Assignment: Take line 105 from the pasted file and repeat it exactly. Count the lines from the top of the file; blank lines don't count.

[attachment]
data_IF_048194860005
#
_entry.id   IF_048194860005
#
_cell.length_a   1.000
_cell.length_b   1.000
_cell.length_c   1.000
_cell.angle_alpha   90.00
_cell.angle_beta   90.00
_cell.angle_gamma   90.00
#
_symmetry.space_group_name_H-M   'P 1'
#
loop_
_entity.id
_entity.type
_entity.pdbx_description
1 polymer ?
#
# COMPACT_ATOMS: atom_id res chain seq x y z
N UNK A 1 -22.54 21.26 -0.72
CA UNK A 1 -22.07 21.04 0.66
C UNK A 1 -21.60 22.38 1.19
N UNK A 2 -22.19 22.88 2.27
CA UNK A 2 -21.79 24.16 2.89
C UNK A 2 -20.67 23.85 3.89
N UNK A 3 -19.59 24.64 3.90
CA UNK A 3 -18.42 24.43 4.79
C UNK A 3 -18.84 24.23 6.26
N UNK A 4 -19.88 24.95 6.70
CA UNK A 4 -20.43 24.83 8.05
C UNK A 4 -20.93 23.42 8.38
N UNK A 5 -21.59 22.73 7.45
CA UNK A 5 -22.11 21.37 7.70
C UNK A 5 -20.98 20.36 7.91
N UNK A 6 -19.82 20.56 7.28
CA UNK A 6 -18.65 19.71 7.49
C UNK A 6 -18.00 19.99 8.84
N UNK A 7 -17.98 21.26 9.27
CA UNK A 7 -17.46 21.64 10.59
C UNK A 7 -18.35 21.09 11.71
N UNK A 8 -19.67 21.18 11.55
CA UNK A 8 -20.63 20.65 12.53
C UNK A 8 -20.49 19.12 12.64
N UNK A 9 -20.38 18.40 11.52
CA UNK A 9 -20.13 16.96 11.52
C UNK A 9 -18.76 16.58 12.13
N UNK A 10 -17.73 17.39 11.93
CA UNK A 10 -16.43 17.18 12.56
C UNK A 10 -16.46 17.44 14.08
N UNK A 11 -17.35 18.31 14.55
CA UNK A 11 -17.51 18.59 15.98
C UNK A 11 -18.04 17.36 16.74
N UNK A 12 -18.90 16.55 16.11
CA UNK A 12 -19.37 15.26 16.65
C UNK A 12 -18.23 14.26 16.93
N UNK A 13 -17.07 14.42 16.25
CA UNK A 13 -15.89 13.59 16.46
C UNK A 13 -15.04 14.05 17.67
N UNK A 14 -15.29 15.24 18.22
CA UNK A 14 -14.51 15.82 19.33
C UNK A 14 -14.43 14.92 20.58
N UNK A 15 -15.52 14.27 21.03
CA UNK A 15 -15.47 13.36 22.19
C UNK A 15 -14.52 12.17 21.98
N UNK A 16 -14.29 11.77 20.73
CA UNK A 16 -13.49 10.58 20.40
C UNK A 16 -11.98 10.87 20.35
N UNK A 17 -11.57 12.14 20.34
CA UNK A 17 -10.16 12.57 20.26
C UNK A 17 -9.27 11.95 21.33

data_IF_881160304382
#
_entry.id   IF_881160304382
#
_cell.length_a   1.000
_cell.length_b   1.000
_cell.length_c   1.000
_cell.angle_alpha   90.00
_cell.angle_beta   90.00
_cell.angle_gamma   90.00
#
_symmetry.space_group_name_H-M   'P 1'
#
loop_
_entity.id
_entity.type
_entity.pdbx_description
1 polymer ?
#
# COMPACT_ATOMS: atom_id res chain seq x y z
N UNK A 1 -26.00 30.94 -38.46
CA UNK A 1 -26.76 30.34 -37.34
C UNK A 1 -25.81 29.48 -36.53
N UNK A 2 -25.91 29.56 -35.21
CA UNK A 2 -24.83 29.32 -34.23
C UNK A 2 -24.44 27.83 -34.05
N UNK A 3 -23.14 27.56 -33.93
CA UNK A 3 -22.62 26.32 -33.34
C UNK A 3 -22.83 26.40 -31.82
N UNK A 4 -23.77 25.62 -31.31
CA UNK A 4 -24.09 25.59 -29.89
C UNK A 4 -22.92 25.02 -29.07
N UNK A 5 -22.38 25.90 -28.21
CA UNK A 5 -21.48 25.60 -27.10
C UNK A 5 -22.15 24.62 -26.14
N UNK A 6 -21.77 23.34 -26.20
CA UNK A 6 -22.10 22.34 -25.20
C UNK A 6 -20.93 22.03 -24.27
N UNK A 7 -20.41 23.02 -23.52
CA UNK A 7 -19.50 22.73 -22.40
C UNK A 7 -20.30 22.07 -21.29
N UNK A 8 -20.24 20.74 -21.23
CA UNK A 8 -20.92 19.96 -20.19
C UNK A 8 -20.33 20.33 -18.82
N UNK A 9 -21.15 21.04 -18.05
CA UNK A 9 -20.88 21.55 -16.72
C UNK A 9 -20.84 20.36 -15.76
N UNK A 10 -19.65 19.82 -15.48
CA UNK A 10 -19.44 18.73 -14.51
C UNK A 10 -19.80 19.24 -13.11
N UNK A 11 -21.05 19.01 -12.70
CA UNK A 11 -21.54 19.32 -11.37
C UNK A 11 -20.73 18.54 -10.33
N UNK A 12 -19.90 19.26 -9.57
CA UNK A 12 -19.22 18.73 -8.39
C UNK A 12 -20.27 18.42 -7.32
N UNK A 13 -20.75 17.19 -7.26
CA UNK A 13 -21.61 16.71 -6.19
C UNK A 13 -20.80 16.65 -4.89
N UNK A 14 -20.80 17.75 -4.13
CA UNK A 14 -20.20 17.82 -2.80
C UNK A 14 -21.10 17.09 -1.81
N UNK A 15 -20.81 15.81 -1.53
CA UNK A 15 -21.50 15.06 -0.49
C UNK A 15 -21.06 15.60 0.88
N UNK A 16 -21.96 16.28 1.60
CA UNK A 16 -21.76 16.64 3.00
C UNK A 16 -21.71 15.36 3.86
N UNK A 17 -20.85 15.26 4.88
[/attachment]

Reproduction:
CA UNK A 5 -21.48 25.60 -27.10